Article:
|The Ubiquitous z-Axis
15th July 2015
The problem we have faced in developing a physical description in the discrete measurement space or j-space, is the precise determination of the origin due to the infinitesimal capacity of the macroscopic observer ObsM. It is reflected in the value of the fine-structure constant. Since the absolute values are not available, we need to find comparative methods to analyze a given system. The two-state system is one of the consequences. An example of a two-state system is the concept of "spin" in Quantum Mechanics, described by the Pauli matrices. (We will discuss them within the context of Hamilton's Anharmonic Coordinates a little later.)
The prerequisites to establish a two-state system, is the definition of the 0j using VT-symmetry, which is dependent up on ObsM's capacity. As we have discussed earlier this definition is equivalent to ¬∈ = ∈. ,We are allowed to measure continuum and space, represented by OX and OY respectively as shown in Fig-1. Both OX and OY can extend up to infinity. We define a unit point U, (1,1), whose projections on OX and OY, represent the unit measurements in continuum and space respectively. We keep in mind that OX and OY do not represent axes in Euclidean space. The objective is to define an arbitrary point P in terms of U in X-Y plane.
Figure-1: The definition of unit-point U in j-space.
Figure-2: The description of the measurement space for ObsM.
The unit-point U is now assigned a value (1,1,1). Therefore the origin O in X-Y space is replaced by the unit point U. The vertex represented by O is now taken as one of the vertices of the ΔOXY. Note that the progress along OX and OY is limited by XY representing observer's upper limit and as a consequence the measured infinite for ObsM is projected on to O. Thus UO represents the traditional z-axis used to describe the physical measurements of a two-state system. The vertices X, Y and O are represented by (100), (010), and (001) respectively.
The lines UX, UY, and UZ can be extended to meet OY, OX, and XY at points A, B and C. A geometrical net can be constructed by connecting B and C and extending it until it meets OY, connecting A and B until it meets XY, and connecting A and C until it meets OX. A geometrical net from the elementary triangle ΔOXY originating from the unit-point U can be developed. The nodes O, X, Y, and U are known as "cardinal points" of the net. The points lying on the net are called "rational points". The points lying outside the net, such as P, are called "irrational points". The objective as explained earlier is to construct or express an arbitrary point P in terms of the cardinal points.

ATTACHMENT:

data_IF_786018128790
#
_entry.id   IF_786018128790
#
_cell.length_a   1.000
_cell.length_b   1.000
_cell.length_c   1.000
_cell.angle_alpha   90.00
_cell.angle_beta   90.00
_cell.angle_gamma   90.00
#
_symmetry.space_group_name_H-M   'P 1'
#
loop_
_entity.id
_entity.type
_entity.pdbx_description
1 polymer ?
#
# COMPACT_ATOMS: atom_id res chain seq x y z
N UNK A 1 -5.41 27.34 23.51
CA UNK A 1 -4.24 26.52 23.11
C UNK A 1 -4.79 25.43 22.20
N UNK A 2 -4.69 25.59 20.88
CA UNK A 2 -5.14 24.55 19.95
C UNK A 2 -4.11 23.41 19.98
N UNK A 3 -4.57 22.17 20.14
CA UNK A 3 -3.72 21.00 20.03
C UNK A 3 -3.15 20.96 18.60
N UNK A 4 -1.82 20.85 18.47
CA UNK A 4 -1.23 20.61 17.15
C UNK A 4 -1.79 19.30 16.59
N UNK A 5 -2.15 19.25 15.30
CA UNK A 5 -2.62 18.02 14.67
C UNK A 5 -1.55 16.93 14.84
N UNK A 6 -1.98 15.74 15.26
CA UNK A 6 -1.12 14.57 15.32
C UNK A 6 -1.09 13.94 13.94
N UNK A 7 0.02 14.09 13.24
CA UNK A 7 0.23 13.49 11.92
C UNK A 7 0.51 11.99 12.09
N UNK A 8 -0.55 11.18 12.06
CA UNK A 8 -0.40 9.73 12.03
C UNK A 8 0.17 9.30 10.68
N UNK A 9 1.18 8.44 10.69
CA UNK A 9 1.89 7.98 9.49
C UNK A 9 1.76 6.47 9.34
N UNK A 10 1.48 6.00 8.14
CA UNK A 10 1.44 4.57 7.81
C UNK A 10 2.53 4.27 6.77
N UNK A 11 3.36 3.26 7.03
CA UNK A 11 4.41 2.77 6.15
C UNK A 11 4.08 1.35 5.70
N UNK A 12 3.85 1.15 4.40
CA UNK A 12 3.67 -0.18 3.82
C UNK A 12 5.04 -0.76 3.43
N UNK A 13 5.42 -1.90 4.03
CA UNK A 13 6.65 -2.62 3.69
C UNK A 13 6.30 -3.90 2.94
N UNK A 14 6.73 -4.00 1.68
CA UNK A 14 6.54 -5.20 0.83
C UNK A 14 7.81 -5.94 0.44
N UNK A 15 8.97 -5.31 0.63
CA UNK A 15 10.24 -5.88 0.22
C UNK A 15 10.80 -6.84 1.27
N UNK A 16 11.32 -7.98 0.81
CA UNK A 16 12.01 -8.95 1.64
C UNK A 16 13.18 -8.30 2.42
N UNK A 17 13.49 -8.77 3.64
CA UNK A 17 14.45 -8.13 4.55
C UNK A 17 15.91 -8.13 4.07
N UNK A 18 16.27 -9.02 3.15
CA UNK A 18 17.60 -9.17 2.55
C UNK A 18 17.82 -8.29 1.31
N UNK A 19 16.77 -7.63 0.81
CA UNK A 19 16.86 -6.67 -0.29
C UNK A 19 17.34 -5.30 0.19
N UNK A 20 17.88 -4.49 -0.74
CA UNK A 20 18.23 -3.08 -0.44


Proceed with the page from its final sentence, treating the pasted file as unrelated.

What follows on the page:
Figure-3: Anharmonic-Coordinate representation of the measurement space with respect to unit point U.
Let us now consider the ΔOXY, and define UX, UY and UO as vectors having length α, β, γ and following the relationship that UX = -XU, UY = -YU, UO = -OU as shown in Figure-4. Please note that we have provided the points connected to U directional properties of vectors.
Figure-4: Directional properties of the net associated with the unit point U.
Given vectors UX, UY, and UO ( α, β, γ ), it is possible to find scalars l, m, n such that (Figure-3),
if OB/BX = m/n; XC/CY = l/m; YA/AO = n/l, and
OB/BX × XC/CY × YA/AO = 1, then
lα + mβ + nγ = 0.
The values of the scalars l, m, and n must be non zero. Further they must be either integers or rational numbers. The ΔOXY with OUC, XUA, and YUB can be considered the primary net of point U (1, 1, 1). It has the following properties:
(i) if l + m+ n = 0 then the net drops
to a line,
(iii) The line [l, m, n] = [1, 1, 1] is called the unit line for an arbitrary point (α, β, γ). For unit point (1, 1, 1) the unit line [1, 1, 1] is denoted by Λ. The relationship between a unit line corresponding to the unit point is that of a polar and its pole such that the condition, α + β + γ = 0, is satisfied.
We will discuss the description of an arbitrary point in ΔOXY next. We should note that the construction being described here is analogous to the definition of "constructibility" from a unit length using compass and straight-edge in field theory. Similar constraints of extensions of a field being rational numbers, are used to form the group of extensions which eventually lead to Galois theory to find solutions of higher order polynomials. The irrational numbers are not part of such groups as they are not constructible. In j-space we are forming similar structures in two-state system by constructing geometric nets around unit-point U, with projections of U on OX and OY axes as unit lengths. For details on Geometric Nets and Anharmonic Coordinates, please refer to the works by Hamilton and Hime.
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The initial state and symmetries
Discrete measurement space
The frog in well